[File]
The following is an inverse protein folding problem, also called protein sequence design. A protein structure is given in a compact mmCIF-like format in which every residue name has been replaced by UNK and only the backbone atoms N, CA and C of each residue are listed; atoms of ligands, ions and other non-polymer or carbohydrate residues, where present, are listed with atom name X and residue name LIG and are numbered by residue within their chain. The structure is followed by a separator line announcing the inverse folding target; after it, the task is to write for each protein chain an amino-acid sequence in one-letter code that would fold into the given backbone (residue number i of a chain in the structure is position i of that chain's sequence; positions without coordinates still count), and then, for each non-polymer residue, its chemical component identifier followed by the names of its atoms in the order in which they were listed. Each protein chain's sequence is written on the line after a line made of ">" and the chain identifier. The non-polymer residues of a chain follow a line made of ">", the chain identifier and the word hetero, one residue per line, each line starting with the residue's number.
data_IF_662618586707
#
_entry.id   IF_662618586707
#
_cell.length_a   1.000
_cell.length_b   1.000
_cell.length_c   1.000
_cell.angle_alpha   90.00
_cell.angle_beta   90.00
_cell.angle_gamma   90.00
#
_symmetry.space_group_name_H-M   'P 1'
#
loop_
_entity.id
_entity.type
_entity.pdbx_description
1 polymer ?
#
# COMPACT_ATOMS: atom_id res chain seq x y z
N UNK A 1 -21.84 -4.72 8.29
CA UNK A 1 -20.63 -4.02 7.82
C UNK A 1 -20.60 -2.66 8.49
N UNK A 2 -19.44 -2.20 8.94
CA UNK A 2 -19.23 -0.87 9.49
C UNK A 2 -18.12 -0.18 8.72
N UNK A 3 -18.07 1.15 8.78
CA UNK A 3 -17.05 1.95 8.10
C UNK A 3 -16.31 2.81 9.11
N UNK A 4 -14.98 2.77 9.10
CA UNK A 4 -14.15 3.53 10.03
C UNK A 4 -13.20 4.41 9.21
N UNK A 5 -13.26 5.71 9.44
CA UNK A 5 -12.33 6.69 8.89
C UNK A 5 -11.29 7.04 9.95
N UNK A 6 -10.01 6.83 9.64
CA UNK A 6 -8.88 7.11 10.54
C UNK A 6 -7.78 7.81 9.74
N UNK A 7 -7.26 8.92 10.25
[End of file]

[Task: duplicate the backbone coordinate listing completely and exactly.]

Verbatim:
The following is an inverse protein folding problem, also called protein sequence design. A protein structure is given in a compact mmCIF-like format in which every residue name has been replaced by UNK and only the backbone atoms N, CA and C of each residue are listed; atoms of ligands, ions and other non-polymer or carbohydrate residues, where present, are listed with atom name X and residue name LIG and are numbered by residue within their chain. The structure is followed by a separator line announcing the inverse folding target; after it, the task is to write for each protein chain an amino-acid sequence in one-letter code that would fold into the given backbone (residue number i of a chain in the structure is position i of that chain's sequence; positions without coordinates still count), and then, for each non-polymer residue, its chemical component identifier followed by the names of its atoms in the order in which they were listed. Each protein chain's sequence is written on the line after a line made of ">" and the chain identifier. The non-polymer residues of a chain follow a line made of ">", the chain identifier and the word hetero, one residue per line, each line starting with the residue's number.
data_IF_662618586707
#
_entry.id   IF_662618586707
#
_cell.length_a   1.000
_cell.length_b   1.000
_cell.length_c   1.000
_cell.angle_alpha   90.00
_cell.angle_beta   90.00
_cell.angle_gamma   90.00
#
_symmetry.space_group_name_H-M   'P 1'
#
loop_
_entity.id
_entity.type
_entity.pdbx_description
1 polymer ?
#
# COMPACT_ATOMS: atom_id res chain seq x y z
N UNK A 1 -21.84 -4.72 8.29
CA UNK A 1 -20.63 -4.02 7.82
C UNK A 1 -20.60 -2.66 8.49
N UNK A 2 -19.44 -2.20 8.94
CA UNK A 2 -19.23 -0.87 9.49
C UNK A 2 -18.12 -0.18 8.72
N UNK A 3 -18.07 1.15 8.78
CA UNK A 3 -17.05 1.95 8.10
C UNK A 3 -16.31 2.81 9.11
N UNK A 4 -14.98 2.77 9.10
CA UNK A 4 -14.15 3.53 10.03
C UNK A 4 -13.20 4.41 9.21
N UNK A 5 -13.26 5.71 9.44
CA UNK A 5 -12.33 6.69 8.89
C UNK A 5 -11.29 7.04 9.95
N UNK A 6 -10.01 6.83 9.64
CA UNK A 6 -8.88 7.11 10.54
C UNK A 6 -7.78 7.81 9.74
N UNK A 7 -7.26 8.92 10.25